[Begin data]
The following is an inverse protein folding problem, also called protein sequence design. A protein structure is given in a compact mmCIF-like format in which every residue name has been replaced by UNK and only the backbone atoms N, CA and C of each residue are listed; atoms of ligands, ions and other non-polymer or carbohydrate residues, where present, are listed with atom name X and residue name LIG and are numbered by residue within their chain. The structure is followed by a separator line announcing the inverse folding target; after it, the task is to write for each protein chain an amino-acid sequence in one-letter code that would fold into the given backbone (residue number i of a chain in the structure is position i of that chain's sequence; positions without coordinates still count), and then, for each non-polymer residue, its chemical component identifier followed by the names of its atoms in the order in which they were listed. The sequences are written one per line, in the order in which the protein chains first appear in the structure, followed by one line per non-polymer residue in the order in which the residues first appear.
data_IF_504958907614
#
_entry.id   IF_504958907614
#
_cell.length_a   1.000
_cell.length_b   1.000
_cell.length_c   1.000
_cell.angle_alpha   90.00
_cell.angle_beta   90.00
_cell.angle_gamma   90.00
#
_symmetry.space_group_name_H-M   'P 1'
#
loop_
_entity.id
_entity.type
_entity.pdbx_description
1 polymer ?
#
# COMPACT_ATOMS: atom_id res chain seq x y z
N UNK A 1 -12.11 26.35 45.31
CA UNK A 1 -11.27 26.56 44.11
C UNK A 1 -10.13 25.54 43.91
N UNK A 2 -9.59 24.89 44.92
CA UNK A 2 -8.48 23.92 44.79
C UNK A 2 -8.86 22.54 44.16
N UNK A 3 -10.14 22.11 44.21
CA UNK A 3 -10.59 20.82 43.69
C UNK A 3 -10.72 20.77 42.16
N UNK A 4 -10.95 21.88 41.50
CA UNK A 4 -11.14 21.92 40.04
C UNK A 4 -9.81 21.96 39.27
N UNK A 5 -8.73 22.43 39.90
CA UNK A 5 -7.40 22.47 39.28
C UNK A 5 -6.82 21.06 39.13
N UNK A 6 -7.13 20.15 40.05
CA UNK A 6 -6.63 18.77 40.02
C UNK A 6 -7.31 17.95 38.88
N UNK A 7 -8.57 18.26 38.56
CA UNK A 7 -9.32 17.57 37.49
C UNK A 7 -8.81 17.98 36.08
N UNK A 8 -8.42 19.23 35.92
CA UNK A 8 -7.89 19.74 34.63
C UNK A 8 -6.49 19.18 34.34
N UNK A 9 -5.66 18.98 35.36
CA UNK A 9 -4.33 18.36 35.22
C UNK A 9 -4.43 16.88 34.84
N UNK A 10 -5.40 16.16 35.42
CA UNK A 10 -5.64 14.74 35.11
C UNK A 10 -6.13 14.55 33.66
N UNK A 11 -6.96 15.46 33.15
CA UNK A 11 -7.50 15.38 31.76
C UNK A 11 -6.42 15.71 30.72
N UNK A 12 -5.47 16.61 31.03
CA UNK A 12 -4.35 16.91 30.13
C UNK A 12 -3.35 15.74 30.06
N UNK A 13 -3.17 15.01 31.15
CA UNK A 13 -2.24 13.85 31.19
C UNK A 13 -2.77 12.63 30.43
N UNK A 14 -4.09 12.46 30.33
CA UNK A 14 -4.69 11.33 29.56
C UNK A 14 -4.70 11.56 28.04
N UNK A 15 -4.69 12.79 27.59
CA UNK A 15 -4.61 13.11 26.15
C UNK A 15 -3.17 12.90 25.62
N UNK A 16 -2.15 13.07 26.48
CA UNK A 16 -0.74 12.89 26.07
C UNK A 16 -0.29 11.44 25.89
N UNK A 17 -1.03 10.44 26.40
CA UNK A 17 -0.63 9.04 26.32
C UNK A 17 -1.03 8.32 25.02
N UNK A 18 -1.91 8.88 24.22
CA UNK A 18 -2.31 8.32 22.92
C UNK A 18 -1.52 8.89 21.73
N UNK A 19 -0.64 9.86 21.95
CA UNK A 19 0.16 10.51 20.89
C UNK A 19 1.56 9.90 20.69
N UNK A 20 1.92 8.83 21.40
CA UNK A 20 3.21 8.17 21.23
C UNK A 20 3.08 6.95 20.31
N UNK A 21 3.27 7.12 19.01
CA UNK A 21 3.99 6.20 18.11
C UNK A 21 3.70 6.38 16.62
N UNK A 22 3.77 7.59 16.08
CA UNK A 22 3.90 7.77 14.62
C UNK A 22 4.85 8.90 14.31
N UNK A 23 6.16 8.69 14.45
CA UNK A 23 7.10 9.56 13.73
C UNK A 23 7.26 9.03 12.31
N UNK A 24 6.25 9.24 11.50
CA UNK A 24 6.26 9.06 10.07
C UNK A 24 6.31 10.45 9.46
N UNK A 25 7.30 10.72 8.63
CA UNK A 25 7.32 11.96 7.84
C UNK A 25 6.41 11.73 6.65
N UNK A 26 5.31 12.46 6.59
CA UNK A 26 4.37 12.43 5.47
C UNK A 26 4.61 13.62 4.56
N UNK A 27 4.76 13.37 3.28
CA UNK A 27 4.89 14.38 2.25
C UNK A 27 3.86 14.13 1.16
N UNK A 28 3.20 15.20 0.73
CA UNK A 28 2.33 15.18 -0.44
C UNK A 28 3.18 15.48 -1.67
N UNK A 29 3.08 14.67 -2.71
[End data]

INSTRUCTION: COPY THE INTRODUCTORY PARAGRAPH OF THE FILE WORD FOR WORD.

The following is an inverse protein folding problem, also called protein sequence design. A protein structure is given in a compact mmCIF-like format in which every residue name has been replaced by UNK and only the backbone atoms N, CA and C of each residue are listed; atoms of ligands, ions and other non-polymer or carbohydrate residues, where present, are listed with atom name X and residue name LIG and are numbered by residue within their chain. The structure is followed by a separator line announcing the inverse folding target; after it, the task is to write for each protein chain an amino-acid sequence in one-letter code that would fold into the given backbone (residue number i of a chain in the structure is position i of that chain's sequence; positions without coordinates still count), and then, for each non-polymer residue, its chemical component identifier followed by the names of its atoms in the order in which they were listed. The sequences are written one per line, in the order in which the protein chains first appear in the structure, followed by one line per non-polymer residue in the order in which the residues first appear.